Thursday, April 25, 2013

Thoughts on Christian Horror: Dark and Twisted


Is there such a thing as Christian horror? Can Christians write horror stories, or is horror always a bad thing? In this series, I am exploring those questions.

Imagine a happy and peaceful small town. Life goes on like it has for many years. A family lives securely and helps their community. Then, one day, a dark presence creeps into their town. People begin vanishing during the night. Everyone is wondering if they will be next. But a few people get together to battle the darkness...

That sounds like the basic plot of many horror novels, doesn’t it? However, I wasn’t describing a horror novel. I was describing The Hiding Place by Corrie Ten Boom, a classic Christian autobiography.

The Hiding Place tells the story of a remarkable woman and her family who lived in Holland and saw the Nazis take over their country, with that dark influence steadily growing over various aspects of their daily lives. Instead of going along with the Nazis, the Ten Boom family and others fought back by helping and hiding Jews. Their true story, with its steadily mounting tension and horror, is scarier than most horror novels.

Unlike many horror novels, The Hiding Place had a point: It showed God’s power and love in the midst of frightening circumstances. And that is the most important thing that Christian horror should do: Show God’s power and love in the midst of frightening circumstances.

How Christian horror should look, and how most horror looks, are quite different. A lot of horror says, “The world is a dark and twisted place. The End.” The focus is on scaring the reader and giving them a thrill. Christian horror should say, “The world can be a dark and twisted place, but God’s light will overcome the darkness and make things right.” The focus is then on giving the reader hope.

Since the world truly is a dark and twisted place, stories with dark and twisted aspects are needed, as long as they point to the light and don’t let shadows obscure the message. Do you agree?


The next article in the Thoughts on Christian Horror series: Living in a Nightmare

15 comments:

  1. *Nods* I agree, Jonathan. So long as the dark aspects are handled in a careful manner - not just dark to be dark, but dark with a purpose to the story.

    Good post. :)

    (*Really likes the eye picture.*)

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    1. As with all things, darkness in a horror story as well as the story itself must be held to Biblical guidelines.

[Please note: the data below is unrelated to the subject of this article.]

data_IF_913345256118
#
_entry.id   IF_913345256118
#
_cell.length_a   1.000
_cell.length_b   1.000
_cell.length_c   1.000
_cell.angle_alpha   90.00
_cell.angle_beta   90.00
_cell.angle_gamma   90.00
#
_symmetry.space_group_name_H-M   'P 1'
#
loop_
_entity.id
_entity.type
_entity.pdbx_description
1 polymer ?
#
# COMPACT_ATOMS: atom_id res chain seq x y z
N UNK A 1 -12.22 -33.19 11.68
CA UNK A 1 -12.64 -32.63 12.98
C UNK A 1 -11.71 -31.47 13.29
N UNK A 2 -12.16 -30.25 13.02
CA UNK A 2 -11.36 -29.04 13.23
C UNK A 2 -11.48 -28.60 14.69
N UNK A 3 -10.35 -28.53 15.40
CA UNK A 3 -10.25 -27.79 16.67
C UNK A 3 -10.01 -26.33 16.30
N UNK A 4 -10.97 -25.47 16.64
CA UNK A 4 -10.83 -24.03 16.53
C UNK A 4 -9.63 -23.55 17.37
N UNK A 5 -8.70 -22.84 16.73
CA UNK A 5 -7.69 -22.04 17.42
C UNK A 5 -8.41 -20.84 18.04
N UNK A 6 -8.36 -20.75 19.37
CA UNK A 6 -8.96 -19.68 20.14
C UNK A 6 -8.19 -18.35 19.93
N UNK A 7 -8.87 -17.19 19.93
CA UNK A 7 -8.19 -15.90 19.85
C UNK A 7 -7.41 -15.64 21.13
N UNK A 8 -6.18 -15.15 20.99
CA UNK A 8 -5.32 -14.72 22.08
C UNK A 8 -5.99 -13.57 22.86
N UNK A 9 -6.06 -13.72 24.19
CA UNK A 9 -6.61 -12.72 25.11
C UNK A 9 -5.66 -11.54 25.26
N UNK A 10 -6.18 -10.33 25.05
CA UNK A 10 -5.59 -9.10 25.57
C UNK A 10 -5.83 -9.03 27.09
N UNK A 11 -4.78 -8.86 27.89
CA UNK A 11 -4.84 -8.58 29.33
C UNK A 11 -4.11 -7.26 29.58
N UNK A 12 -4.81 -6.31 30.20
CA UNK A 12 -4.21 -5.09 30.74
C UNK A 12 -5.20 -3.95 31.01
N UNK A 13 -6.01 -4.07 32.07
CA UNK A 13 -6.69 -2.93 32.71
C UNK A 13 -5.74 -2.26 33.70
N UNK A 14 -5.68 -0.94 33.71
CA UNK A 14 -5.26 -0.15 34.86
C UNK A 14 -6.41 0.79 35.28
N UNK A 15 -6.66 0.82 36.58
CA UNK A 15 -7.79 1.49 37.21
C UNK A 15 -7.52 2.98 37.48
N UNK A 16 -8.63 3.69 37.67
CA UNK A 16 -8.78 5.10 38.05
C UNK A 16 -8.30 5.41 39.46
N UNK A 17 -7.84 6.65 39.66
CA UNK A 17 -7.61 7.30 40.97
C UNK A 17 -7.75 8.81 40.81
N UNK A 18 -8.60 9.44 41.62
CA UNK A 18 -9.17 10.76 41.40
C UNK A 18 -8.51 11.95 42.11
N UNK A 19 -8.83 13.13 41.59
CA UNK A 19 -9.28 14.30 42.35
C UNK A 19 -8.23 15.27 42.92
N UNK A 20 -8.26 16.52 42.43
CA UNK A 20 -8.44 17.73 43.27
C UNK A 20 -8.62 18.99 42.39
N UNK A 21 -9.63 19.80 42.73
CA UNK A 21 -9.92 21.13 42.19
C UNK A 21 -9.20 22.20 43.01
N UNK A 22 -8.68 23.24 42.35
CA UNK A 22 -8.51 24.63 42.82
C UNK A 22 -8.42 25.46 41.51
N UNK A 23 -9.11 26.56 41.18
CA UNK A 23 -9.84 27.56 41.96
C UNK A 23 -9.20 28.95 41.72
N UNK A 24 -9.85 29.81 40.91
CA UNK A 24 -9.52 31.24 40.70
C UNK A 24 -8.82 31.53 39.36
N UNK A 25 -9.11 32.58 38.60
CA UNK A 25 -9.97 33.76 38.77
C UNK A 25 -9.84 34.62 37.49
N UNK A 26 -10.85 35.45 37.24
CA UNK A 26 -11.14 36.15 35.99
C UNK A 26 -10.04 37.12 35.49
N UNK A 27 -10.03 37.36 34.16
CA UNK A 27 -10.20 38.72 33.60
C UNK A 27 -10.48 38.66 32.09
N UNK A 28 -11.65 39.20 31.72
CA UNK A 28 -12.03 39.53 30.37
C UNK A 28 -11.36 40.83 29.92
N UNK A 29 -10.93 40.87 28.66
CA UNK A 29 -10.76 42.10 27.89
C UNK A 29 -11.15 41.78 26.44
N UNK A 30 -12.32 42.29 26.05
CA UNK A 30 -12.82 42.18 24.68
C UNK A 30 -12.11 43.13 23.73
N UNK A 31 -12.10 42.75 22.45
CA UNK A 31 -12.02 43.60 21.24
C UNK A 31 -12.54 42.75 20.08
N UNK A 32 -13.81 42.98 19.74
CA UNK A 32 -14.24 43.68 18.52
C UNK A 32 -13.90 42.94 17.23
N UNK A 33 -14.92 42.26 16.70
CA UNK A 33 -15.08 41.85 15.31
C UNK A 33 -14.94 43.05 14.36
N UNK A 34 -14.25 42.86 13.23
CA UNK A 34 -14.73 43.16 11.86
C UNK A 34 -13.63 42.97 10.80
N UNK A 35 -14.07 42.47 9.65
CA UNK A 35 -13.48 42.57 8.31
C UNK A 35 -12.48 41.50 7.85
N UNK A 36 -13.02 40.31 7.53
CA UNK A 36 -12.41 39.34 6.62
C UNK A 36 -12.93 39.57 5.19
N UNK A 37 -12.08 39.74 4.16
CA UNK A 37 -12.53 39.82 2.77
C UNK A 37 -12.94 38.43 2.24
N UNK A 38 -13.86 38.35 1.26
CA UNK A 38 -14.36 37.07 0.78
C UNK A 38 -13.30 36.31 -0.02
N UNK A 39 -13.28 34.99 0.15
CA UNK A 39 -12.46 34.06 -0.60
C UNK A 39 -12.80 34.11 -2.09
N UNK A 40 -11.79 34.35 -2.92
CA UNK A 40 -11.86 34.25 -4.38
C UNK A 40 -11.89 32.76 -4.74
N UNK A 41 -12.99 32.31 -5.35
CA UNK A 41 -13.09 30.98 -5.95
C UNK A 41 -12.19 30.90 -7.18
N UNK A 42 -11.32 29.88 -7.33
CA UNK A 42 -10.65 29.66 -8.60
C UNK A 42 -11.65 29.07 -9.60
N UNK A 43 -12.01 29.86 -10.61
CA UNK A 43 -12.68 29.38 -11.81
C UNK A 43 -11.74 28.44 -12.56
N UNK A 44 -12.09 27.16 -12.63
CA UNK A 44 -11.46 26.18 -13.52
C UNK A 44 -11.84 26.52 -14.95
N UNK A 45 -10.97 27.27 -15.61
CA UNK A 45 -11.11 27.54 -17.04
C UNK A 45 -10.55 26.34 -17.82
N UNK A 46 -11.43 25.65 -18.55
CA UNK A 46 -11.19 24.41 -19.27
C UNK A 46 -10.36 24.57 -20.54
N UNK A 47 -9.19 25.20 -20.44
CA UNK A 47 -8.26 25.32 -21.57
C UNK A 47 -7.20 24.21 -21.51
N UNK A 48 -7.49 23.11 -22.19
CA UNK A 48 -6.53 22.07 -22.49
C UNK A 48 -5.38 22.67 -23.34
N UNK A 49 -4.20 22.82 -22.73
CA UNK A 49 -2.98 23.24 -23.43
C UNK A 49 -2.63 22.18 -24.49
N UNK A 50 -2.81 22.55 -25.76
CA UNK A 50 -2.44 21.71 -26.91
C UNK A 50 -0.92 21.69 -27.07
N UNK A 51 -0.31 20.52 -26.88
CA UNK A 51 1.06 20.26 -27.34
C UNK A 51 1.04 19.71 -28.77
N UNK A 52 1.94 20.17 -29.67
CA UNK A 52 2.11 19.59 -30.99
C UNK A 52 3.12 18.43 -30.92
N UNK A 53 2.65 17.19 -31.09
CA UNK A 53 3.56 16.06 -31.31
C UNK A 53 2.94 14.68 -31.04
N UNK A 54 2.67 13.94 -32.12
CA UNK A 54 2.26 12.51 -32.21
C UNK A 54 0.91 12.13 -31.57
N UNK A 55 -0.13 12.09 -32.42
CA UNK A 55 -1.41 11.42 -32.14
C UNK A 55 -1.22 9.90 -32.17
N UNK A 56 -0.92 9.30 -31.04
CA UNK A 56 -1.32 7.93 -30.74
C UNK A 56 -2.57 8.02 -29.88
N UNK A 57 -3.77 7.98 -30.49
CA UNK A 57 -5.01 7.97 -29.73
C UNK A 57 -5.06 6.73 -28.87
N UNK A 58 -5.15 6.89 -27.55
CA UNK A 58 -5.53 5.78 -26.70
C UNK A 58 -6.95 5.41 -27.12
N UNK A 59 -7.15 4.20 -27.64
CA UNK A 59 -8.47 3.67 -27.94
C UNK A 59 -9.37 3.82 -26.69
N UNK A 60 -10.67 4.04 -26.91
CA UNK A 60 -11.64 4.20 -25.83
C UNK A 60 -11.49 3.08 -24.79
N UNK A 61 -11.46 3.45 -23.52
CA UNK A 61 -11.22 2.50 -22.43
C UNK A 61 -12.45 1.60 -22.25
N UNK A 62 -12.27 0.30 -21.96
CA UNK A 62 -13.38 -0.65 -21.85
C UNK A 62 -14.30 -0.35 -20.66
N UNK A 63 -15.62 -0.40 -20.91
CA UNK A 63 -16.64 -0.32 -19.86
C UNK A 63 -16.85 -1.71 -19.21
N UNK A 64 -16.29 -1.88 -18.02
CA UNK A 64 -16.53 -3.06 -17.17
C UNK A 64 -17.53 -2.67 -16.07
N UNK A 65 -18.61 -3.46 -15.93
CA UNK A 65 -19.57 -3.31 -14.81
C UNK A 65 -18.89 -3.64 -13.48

Thank you, Ophelia!

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  2. Well said. I agree. Often I have come across Christian horror that does not portray God's light of hope by the ending clear enough in my opinion, however I've read still others that have a resolution that is most uplifting and you can walk away from the dark of the story with a light to carry. I would like to see more of the latter written in Christian circles.

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    1. Thank you, BushMaid! Yes, I've read some Christian horror that was too murky, also. Most stories need the light to shine brightly to truly be worthwhile.

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  3. Personally, I love horror. Don't know why, but I like being scared and I like people having to overcome things like that.

    Strange thing is, I had no idea how to translate my love of horror and that battle a character(s) goes through until they find God's light. Heck, I had no idea how to translate God himself into a horror story.

    But this is a great post, and it helped me a lot.

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    1. Thank you for commenting, Seabird! I'm glad it helped.

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  4. This is a great article, Jonathan...I've heard people say that Christian horror is an oxymoron, and, though I've not believed it myself, lots of Christian responses to that idea haven't been very impressive. But this summed it up well I think. :)